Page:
While that is happening—bring a large pot of generously salted water to a boil.  Break apart a head of cauliflower or two heads for a larger family into small florets.  Cut up the core into small pieces.  When the water is boiling, dump all your pieces in there.  You really want to kind of cook the snot out of it.  About fifteen minutes, or they won’t mash up properly. 

 

When very soft, drain your cauliflower in a colander, and return back to the pot on low low heat.  Let it dry out for a sec.  Then add a bunch of butter or oil (I did, like 3 TB.  Don’t judge me) and mash the crap out of them.  Also season with S & P.

 

When your hour of chicken cooking is up, uncover and taste your sauce.  It should have gotten really good.  May need just a hair more salt.  Spoon lovely sauce over all your chick pieces and add fresh parsley.

 

Take some salad greens in a bowl, whirl some olive oil over the top—two spins around the bowl Toss.  Then do one spin of vinegar.  Toss. Add S & P.  Toss.

 

Plate it up however you want, but I put a pretty blob of mashed cauliflower on the bottom, topped with a sexy piece of chicken, smothered in the yummy sauce.  Salad on the side!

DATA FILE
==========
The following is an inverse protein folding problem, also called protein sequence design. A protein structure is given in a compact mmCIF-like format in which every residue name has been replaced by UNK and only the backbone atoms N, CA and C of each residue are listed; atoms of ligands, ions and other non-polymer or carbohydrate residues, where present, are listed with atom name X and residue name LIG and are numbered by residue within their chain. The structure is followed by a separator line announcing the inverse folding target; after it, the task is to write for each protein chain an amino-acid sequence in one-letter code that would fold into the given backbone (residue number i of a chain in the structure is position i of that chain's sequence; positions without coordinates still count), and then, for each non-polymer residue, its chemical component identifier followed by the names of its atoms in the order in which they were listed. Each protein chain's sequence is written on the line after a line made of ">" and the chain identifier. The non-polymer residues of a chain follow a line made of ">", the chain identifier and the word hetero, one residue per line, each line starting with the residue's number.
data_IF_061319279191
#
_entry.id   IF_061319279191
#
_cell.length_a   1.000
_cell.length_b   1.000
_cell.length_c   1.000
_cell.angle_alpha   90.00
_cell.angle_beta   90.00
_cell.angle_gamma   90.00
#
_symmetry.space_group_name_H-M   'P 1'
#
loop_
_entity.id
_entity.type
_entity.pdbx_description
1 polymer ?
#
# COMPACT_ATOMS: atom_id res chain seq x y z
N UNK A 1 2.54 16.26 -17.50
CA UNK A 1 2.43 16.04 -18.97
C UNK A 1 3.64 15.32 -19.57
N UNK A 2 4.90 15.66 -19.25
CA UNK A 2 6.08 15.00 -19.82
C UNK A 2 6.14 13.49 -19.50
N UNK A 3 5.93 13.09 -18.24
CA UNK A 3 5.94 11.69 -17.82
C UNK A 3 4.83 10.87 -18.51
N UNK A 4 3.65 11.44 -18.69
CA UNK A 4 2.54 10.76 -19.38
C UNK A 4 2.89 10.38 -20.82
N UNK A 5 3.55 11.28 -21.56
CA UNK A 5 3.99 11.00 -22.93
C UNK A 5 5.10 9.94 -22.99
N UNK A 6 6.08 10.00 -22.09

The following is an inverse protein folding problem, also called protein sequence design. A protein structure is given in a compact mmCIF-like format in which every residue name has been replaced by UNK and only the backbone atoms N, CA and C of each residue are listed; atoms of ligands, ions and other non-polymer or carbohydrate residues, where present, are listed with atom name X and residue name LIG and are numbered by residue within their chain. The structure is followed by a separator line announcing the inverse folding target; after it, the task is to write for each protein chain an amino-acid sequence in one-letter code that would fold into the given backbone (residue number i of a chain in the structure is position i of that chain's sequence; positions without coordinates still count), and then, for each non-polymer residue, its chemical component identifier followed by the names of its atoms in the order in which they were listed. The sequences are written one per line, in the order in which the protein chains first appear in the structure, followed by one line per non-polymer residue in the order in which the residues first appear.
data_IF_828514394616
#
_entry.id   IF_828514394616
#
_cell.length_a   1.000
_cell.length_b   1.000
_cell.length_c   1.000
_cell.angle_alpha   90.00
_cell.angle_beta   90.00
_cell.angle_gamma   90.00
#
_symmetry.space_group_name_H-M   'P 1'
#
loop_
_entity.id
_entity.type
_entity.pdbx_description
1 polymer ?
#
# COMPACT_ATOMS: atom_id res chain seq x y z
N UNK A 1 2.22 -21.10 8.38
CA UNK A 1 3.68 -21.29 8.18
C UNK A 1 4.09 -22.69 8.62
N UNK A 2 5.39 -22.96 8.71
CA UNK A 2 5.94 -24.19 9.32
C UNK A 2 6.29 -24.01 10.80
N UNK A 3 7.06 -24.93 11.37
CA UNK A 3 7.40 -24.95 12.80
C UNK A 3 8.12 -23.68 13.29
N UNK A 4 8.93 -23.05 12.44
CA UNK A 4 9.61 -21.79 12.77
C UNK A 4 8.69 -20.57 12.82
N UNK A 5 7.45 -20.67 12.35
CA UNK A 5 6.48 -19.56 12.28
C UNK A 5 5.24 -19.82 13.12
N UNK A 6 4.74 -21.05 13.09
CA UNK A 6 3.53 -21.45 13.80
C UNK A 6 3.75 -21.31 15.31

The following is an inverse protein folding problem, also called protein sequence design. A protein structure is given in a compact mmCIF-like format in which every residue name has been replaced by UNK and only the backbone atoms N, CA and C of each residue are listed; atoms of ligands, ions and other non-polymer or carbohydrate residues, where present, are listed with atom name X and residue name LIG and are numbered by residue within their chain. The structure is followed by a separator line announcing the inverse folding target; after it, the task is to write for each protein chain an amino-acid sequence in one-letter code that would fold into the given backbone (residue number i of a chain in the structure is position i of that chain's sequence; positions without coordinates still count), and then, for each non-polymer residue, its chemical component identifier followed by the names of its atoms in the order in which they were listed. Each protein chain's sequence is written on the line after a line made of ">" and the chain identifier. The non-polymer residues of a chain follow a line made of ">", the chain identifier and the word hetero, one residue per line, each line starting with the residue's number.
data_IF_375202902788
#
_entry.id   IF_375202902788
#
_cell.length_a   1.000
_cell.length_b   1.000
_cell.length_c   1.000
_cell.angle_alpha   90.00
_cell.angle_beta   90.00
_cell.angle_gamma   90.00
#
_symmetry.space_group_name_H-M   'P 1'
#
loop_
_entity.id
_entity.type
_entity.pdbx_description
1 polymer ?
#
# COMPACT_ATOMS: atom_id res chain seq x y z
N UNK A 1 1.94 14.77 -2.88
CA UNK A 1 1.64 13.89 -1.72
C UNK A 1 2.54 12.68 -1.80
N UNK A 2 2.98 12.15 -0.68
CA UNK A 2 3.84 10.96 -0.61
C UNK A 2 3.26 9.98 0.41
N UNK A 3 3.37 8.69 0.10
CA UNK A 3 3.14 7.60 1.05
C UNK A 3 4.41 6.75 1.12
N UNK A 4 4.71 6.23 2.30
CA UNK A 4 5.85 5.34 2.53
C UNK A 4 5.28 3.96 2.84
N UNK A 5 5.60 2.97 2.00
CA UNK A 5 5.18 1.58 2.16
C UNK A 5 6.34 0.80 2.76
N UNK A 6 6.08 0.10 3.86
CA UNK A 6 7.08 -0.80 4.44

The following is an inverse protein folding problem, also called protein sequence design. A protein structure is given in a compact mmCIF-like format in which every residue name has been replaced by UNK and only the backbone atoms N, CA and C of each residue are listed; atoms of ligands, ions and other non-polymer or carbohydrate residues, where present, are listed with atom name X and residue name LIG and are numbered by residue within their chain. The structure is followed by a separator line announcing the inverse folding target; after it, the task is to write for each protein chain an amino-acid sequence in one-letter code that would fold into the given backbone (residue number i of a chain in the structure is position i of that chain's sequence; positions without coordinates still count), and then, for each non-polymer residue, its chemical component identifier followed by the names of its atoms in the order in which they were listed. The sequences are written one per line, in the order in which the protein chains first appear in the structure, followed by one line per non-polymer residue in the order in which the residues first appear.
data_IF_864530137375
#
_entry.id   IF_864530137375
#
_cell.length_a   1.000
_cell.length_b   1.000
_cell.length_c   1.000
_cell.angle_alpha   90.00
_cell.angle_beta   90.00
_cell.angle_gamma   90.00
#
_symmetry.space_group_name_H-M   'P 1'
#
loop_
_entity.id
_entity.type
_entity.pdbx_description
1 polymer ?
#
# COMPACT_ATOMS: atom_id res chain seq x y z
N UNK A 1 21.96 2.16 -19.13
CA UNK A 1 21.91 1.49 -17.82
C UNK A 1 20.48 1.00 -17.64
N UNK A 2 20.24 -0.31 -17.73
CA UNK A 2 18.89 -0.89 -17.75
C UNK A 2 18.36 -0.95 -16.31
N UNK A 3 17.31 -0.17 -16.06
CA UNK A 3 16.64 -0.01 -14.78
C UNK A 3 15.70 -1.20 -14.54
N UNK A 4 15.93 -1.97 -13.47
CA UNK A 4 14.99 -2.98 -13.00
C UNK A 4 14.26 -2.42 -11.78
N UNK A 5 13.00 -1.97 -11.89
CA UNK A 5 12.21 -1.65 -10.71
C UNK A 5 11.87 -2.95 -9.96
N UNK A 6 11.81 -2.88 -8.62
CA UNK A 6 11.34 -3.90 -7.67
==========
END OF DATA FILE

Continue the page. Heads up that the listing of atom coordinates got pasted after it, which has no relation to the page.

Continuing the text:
Grandma D’s Pork Spare Ribs with Sauerkraut

And a roasted sweet potato

 

OMG this is so good and so easy. Not exactly seasonal, but I wanted to go hard on the probiotics and by day two of being more consciously healthy, I was already dying for soulfood. I ate this for dinner and then breakfast the next day.

 

  • 2 lbs. Country-style Pork Spare Ribs

  • 1 large jar Sauerkraut such as Bubbies

  • Salt & Pepper

 

Heat oven to 375 degrees. Generously season spareribs and place in roasting pan.  Put in oven for about 15 minutes to render/brown a bit.  Turn them a couple times and jiggle around.  After the fifteen minutes, turn oven temp down to 350, dump the entire jar of sauerkraut over the spareribs, brine and all, and put back in oven to cook for 45 more minutes.  Once or twice you can baste the chops and kraut with the hot brine that pools in the pan so the sauerkraut stays moist.